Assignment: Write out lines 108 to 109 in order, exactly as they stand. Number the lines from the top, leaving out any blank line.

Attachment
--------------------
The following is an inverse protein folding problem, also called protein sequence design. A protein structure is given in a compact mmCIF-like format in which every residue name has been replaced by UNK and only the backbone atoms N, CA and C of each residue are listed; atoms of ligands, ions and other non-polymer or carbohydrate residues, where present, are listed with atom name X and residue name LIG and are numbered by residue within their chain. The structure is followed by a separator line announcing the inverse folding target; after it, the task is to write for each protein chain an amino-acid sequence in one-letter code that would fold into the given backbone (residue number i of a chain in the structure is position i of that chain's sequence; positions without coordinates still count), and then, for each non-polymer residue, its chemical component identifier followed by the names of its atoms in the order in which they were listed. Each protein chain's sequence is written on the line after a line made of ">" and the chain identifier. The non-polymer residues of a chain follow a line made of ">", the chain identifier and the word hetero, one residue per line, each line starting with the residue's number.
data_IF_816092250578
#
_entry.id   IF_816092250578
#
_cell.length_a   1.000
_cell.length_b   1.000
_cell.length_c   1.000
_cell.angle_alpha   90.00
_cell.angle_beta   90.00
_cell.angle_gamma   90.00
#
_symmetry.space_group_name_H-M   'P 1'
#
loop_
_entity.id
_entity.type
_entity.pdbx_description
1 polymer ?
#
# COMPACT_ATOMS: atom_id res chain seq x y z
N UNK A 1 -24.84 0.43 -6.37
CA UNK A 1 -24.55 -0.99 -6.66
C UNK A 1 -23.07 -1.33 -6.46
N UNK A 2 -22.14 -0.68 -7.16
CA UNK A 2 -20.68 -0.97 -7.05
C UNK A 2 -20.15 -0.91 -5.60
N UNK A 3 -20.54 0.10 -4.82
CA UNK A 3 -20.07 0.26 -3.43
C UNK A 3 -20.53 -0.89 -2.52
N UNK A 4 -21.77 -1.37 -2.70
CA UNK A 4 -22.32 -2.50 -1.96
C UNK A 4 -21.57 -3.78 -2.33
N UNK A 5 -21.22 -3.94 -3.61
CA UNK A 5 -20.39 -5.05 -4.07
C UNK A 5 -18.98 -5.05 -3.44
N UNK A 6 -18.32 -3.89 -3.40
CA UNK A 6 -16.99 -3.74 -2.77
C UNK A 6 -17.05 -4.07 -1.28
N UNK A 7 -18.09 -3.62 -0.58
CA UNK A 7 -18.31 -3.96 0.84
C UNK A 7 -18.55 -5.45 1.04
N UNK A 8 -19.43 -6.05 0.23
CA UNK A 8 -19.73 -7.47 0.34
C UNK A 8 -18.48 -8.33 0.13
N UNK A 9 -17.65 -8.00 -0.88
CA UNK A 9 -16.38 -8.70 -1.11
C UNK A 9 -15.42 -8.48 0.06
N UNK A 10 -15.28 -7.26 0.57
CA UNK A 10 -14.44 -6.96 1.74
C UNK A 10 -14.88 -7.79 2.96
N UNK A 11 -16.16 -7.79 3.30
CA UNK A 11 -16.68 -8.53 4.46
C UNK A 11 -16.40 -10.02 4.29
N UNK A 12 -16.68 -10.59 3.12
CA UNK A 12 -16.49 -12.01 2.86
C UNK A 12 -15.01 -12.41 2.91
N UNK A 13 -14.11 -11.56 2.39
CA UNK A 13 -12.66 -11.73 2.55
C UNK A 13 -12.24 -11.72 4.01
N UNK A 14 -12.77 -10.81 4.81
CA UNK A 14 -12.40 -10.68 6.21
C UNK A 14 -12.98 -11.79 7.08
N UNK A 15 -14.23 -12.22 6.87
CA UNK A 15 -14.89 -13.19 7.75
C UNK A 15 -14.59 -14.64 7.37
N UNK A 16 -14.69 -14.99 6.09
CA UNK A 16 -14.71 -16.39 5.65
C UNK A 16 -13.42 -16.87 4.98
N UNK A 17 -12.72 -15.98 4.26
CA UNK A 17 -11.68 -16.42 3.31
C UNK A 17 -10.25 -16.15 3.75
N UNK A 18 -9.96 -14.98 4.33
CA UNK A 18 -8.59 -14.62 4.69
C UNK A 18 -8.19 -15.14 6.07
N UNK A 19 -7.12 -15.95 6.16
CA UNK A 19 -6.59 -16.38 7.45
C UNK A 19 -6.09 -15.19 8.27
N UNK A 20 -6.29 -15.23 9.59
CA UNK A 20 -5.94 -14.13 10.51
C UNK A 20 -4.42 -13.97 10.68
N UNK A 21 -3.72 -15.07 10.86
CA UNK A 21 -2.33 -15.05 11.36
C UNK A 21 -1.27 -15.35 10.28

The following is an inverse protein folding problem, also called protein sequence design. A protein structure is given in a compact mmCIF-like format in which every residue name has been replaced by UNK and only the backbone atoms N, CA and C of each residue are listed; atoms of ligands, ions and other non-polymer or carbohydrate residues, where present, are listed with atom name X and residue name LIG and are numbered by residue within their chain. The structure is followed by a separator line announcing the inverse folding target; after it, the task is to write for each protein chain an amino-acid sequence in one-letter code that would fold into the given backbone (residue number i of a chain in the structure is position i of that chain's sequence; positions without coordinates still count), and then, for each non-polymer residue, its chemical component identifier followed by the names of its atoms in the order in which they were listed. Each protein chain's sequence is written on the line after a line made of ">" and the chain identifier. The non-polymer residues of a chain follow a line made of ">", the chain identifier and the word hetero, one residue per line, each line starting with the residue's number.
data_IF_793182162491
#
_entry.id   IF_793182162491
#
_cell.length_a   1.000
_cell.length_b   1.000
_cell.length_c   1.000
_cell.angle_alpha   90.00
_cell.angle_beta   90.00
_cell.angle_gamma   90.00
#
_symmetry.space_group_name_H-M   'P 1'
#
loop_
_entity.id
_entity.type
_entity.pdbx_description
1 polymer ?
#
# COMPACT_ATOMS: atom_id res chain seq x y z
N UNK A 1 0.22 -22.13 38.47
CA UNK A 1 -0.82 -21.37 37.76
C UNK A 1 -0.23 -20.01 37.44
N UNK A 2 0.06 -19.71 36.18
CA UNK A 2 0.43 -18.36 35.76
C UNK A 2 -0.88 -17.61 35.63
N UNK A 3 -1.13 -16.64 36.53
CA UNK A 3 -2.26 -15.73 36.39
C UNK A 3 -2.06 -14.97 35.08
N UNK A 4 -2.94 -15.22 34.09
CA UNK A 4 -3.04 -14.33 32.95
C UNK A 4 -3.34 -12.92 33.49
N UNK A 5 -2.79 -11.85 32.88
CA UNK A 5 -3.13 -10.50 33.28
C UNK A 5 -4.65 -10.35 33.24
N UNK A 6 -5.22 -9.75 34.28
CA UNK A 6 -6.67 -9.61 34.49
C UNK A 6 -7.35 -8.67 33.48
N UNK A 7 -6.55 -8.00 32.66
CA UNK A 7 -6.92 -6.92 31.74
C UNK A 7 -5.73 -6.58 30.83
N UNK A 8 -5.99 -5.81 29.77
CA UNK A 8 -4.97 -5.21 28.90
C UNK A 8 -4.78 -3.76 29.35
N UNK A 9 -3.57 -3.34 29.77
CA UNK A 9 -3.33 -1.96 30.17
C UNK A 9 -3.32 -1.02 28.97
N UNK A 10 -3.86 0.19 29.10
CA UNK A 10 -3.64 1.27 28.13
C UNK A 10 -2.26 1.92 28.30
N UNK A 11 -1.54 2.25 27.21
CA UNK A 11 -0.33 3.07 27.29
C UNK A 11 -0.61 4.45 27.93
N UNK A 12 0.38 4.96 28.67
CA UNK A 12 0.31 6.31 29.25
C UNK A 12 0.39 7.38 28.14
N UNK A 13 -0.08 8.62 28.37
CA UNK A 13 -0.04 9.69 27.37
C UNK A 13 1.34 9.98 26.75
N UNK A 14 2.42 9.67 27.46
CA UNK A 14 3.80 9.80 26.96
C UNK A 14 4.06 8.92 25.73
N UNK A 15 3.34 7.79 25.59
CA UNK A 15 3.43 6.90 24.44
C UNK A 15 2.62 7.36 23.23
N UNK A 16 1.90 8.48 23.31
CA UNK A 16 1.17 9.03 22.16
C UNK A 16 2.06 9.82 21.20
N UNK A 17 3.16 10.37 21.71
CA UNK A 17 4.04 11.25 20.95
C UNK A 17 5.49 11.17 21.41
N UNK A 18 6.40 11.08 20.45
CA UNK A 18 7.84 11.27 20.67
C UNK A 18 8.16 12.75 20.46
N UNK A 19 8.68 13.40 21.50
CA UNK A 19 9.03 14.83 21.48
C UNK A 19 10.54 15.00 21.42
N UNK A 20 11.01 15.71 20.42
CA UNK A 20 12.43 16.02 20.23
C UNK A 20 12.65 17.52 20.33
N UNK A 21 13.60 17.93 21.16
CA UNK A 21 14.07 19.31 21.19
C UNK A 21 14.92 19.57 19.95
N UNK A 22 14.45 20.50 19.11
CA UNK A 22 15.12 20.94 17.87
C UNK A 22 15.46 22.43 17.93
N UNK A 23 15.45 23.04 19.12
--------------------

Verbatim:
C UNK A 1 -0.23 -20.01 37.44
N UNK A 2 0.06 -19.71 36.18